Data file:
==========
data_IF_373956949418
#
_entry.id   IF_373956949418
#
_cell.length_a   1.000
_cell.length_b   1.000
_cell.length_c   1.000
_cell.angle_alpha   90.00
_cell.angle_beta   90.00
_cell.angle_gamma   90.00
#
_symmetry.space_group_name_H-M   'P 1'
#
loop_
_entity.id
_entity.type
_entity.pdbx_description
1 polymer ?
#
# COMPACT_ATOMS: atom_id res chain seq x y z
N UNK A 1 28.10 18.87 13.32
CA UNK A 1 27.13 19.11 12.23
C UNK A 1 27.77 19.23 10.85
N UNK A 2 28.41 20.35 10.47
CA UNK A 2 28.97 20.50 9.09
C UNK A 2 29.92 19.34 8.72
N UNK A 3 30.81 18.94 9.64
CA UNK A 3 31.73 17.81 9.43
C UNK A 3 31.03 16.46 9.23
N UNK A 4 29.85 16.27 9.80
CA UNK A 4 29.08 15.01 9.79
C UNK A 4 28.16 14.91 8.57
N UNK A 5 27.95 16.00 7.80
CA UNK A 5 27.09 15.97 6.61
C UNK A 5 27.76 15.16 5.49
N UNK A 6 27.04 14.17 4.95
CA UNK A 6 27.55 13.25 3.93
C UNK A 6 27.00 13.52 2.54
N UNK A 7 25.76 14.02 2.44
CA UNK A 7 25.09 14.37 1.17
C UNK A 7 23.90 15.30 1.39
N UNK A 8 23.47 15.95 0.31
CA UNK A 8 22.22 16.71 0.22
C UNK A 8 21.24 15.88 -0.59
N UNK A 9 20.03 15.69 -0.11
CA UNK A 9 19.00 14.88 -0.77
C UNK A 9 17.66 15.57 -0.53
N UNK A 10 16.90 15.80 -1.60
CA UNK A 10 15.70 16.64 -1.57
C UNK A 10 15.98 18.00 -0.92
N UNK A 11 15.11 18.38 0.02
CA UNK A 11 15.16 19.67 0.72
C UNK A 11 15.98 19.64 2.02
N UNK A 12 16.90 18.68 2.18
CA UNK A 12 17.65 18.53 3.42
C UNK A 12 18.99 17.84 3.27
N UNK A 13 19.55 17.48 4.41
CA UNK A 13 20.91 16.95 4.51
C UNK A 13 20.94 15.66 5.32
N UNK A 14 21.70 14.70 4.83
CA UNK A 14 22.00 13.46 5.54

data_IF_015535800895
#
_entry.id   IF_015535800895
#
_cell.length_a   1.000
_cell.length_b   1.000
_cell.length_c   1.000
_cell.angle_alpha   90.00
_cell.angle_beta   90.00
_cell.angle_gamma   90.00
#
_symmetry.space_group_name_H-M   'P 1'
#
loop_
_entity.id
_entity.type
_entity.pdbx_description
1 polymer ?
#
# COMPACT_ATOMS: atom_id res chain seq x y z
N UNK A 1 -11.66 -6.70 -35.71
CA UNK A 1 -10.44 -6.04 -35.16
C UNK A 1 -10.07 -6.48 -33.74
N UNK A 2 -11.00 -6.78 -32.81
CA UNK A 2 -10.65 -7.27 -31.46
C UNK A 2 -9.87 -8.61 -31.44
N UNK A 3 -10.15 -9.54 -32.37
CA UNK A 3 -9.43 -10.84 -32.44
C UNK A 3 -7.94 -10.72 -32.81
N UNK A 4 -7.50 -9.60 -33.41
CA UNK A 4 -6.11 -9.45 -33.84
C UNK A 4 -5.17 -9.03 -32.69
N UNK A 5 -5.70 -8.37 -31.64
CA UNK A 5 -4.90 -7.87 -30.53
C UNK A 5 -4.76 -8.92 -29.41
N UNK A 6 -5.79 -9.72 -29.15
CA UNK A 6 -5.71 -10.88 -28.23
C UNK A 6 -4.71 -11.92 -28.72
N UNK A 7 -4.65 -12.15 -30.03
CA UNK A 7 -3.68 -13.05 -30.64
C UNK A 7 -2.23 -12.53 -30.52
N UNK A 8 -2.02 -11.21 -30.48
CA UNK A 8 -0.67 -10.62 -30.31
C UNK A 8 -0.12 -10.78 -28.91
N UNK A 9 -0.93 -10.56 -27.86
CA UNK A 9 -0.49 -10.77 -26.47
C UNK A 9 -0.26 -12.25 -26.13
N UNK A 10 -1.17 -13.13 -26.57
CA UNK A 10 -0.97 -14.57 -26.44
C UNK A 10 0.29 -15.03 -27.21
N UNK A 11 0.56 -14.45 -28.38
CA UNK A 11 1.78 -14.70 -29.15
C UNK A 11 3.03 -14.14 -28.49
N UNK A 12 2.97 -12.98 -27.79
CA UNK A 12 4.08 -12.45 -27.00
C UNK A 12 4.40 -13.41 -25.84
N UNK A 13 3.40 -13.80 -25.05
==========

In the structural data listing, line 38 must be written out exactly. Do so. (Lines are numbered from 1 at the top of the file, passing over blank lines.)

C UNK A 6 27.00 13.52 2.54